Editor's note: Robin Williams has died of apparent suicide at age 63. We're reposting this story to remember one of Williams' iconic comedic roles. R.I.P Robin: we'll never forget how you made us laugh.
Mrs. Doubtfire was one of our favorite movies growing up — the hilarious but heartfelt tale of a divorced dad (Daniel Hillard, played by Robin Williams) who, unbeknownst to his ex-wife (Miranda Hillard, played by Sally Field) and three kids, disguises himself as a British nanny so he can spend more time with them.
The whole premise of the movie is pretty wild, but some scenes are just too ridiculous. As the film approaches its 20th anniversary on Sunday, here's another look at some of the most unbelievable/absurd/certifiably crazy moments in this classic movie that will never get old.
If you have the divorce talk in the kitchen, you're shouting at each other, and your kids are sitting on the staircase within earshot, then yeah, they can probably hear everything. When you sit them down on the couch later that afternoon for a "talk," they know what's coming.
To me, this is actually the most insane part of the entire movie. How do you not love this guy after he does a hot dog impression? I hate her. I. Hate. Her.
That's right, he's got a backstory for the abusive member of a band called Severe Tire Damage; the foreign she-male; the crazy Southern lady who keeps someone named "Layla" in a cell; and Job the slow-talking immigrant, but Daniel somehow fails in developing his own backstory.
This is how we wind up with the name "Euphegenia Doubtfire" and a vague, 10-second history of cooking and cleaning for some English family. Daniel's an accomplished actor-improviser, yet he can't think of a more believable name? How about something more generic and therefore more difficult to background check? Mrs. Lexington? Mrs. Worthington? No. It has to be this random newspaper headline that he glances at in a moment of sweaty panic. Not Mrs. Policedoubt. Not Mrs. Wasaccidental. It had to be ... Mrs. Doubtfire.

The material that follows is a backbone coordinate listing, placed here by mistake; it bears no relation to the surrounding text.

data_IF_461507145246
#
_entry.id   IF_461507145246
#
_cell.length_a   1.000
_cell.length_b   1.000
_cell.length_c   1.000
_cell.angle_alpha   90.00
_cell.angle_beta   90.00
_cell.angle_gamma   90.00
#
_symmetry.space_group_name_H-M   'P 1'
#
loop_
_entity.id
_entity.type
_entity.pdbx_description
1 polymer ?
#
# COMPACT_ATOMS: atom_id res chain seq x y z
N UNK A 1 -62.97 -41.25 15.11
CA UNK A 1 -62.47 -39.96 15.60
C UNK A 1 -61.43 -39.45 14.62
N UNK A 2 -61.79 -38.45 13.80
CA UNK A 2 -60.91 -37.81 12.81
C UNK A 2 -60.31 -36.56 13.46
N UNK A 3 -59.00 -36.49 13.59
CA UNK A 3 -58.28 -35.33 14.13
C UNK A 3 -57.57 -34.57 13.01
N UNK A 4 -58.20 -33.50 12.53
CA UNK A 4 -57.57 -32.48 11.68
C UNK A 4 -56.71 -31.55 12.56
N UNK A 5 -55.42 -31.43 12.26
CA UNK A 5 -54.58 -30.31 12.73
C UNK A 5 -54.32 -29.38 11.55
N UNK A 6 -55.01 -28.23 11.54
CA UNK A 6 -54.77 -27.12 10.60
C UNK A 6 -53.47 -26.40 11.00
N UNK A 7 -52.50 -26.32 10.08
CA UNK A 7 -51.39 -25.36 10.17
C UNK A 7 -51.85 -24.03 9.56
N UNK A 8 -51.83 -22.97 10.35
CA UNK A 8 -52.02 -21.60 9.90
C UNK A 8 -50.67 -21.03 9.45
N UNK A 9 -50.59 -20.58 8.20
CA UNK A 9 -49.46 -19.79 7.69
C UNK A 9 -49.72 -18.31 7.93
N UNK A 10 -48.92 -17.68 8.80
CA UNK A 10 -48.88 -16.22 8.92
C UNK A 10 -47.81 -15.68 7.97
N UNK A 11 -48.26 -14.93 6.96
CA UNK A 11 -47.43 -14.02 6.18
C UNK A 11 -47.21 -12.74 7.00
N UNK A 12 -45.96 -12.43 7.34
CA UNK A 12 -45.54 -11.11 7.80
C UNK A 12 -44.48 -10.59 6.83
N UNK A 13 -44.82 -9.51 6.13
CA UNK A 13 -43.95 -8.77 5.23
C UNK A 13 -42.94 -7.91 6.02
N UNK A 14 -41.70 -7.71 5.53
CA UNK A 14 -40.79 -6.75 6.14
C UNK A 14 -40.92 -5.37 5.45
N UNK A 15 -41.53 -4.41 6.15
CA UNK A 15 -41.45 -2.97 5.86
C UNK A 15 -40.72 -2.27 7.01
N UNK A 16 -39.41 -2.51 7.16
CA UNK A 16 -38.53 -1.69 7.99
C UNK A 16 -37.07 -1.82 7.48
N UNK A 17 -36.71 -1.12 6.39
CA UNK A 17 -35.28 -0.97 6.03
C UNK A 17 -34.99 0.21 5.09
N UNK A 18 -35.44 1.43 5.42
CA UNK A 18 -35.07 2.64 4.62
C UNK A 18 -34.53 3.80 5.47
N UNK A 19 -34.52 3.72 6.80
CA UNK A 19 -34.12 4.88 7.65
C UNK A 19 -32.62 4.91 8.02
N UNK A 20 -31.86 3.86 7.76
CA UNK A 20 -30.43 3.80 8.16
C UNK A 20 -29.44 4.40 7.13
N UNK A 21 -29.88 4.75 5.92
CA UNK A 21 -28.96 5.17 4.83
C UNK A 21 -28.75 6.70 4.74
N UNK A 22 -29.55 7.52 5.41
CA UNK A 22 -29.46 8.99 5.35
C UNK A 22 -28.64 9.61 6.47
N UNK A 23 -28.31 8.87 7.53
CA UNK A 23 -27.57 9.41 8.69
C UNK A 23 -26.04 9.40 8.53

Actually, that's kind of the entire movie. As Mrs. Doubtfire, he's raking in $300/week. The gig lasts about three months. Does he give the money back once his cover is blown? This is never addressed in the movie. Although, to be fair, I suppose it's the least of Miranda's concerns — the horror of unknowingly giving a few hundred dollars to your estranged ex-husband each week is nothing compared to the realization that he was playing dress-up, hanging around the house, having intimate conversations with you about sex and your new beau, Stu, and probably touching your intimates while doing the laundry.
Because of this scene, I had it cemented in my head that all divorced dads have a full cake in their fridge at all times — to either eat in their loneliness or stick their face in. Maybe both.
That's it. It's just insane.
Is Daniel also dressing up as a superhuman?
A small penis. Because he drives a Mercedes.
"They say a man who has to buy a big car like that is trying to compensate for smaller genitals."
Well you know they also say a man who has to rip off another man's hood ornament has even smaller genitals.